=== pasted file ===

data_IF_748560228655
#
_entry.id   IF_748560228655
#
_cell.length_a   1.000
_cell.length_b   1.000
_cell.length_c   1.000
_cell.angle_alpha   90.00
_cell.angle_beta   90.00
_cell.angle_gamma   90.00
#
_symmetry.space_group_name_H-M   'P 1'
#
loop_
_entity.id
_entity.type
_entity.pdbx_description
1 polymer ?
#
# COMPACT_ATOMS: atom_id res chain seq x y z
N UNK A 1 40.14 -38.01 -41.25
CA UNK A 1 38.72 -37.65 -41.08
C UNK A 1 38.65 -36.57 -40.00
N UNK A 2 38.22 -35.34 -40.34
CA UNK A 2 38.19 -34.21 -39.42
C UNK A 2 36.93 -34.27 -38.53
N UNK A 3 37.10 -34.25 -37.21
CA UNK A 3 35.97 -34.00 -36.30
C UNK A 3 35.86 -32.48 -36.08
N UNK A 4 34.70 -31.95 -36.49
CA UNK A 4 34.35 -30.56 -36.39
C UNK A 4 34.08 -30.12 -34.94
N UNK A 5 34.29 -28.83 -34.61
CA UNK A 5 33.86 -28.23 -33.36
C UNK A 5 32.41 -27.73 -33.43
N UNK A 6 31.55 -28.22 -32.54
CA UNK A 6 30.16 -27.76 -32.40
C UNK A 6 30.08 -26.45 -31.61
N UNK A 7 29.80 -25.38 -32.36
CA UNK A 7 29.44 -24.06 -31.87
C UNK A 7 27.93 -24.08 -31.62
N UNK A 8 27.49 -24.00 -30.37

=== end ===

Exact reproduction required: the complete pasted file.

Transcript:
data_IF_748560228655
#
_entry.id   IF_748560228655
#
_cell.length_a   1.000
_cell.length_b   1.000
_cell.length_c   1.000
_cell.angle_alpha   90.00
_cell.angle_beta   90.00
_cell.angle_gamma   90.00
#
_symmetry.space_group_name_H-M   'P 1'
#
loop_
_entity.id
_entity.type
_entity.pdbx_description
1 polymer ?
#
# COMPACT_ATOMS: atom_id res chain seq x y z
N UNK A 1 40.14 -38.01 -41.25
CA UNK A 1 38.72 -37.65 -41.08
C UNK A 1 38.65 -36.57 -40.00
N UNK A 2 38.22 -35.34 -40.34
CA UNK A 2 38.19 -34.21 -39.42
C UNK A 2 36.93 -34.27 -38.53
N UNK A 3 37.10 -34.25 -37.21
CA UNK A 3 35.97 -34.00 -36.30
C UNK A 3 35.86 -32.48 -36.08
N UNK A 4 34.70 -31.95 -36.49
CA UNK A 4 34.35 -30.56 -36.39
C UNK A 4 34.08 -30.12 -34.94
N UNK A 5 34.29 -28.83 -34.61
CA UNK A 5 33.86 -28.23 -33.36
C UNK A 5 32.41 -27.73 -33.43
N UNK A 6 31.55 -28.22 -32.54
CA UNK A 6 30.16 -27.76 -32.40
C UNK A 6 30.08 -26.45 -31.61
N UNK A 7 29.80 -25.38 -32.36
CA UNK A 7 29.44 -24.06 -31.87
C UNK A 7 27.93 -24.08 -31.62
N UNK A 8 27.49 -24.00 -30.37